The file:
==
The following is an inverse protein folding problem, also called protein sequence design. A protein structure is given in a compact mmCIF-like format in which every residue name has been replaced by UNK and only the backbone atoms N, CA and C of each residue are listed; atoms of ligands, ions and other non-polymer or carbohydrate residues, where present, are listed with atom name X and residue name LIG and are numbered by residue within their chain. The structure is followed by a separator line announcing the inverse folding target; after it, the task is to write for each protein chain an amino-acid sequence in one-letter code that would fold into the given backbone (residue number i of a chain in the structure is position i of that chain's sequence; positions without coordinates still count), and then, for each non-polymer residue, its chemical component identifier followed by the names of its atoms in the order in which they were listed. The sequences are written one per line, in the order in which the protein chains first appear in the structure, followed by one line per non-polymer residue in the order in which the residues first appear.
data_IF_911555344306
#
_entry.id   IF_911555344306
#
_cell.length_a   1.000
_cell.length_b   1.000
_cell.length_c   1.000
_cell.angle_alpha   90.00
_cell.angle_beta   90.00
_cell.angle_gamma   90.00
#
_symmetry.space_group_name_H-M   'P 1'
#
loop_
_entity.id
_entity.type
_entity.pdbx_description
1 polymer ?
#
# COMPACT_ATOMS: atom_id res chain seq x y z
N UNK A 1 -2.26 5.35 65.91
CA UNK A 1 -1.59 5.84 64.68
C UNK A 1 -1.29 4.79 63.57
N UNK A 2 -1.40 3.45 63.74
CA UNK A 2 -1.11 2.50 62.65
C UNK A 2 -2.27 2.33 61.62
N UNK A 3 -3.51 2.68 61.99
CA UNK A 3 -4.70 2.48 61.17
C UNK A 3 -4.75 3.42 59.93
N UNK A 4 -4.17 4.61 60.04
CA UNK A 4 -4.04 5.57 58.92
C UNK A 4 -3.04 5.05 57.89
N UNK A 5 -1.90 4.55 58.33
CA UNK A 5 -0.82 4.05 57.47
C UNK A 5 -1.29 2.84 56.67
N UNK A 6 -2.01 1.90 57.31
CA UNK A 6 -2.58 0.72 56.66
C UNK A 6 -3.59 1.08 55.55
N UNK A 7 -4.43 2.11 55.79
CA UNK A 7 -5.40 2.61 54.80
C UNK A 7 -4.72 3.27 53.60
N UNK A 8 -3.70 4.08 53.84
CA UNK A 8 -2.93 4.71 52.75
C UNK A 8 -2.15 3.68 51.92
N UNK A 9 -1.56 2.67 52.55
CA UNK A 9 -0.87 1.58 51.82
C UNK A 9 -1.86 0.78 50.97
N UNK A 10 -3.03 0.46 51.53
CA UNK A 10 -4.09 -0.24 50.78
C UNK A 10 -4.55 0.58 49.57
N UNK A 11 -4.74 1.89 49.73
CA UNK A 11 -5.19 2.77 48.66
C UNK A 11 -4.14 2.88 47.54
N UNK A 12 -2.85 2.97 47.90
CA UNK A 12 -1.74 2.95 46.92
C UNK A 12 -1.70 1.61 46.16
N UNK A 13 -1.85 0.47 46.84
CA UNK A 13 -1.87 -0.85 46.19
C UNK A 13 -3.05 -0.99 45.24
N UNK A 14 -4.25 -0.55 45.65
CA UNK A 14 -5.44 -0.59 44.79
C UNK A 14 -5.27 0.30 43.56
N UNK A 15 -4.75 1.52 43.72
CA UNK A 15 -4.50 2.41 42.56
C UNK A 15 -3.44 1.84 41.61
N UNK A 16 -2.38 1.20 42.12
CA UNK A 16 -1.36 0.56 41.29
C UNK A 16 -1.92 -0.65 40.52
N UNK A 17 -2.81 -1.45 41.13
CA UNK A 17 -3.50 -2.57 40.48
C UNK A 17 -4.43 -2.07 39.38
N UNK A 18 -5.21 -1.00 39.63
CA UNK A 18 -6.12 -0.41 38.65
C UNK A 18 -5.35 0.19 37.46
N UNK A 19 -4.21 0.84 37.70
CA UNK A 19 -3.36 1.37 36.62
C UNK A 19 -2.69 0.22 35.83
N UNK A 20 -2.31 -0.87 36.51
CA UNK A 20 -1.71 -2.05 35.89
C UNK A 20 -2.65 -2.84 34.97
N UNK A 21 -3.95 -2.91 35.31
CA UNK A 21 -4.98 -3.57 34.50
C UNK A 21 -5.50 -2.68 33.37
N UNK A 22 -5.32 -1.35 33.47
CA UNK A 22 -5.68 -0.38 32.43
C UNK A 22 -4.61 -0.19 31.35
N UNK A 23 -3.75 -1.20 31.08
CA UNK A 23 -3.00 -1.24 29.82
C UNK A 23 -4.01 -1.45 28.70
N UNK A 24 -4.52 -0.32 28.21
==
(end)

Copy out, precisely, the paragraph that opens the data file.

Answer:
The following is an inverse protein folding problem, also called protein sequence design. A protein structure is given in a compact mmCIF-like format in which every residue name has been replaced by UNK and only the backbone atoms N, CA and C of each residue are listed; atoms of ligands, ions and other non-polymer or carbohydrate residues, where present, are listed with atom name X and residue name LIG and are numbered by residue within their chain. The structure is followed by a separator line announcing the inverse folding target; after it, the task is to write for each protein chain an amino-acid sequence in one-letter code that would fold into the given backbone (residue number i of a chain in the structure is position i of that chain's sequence; positions without coordinates still count), and then, for each non-polymer residue, its chemical component identifier followed by the names of its atoms in the order in which they were listed. The sequences are written one per line, in the order in which the protein chains first appear in the structure, followed by one line per non-polymer residue in the order in which the residues first appear.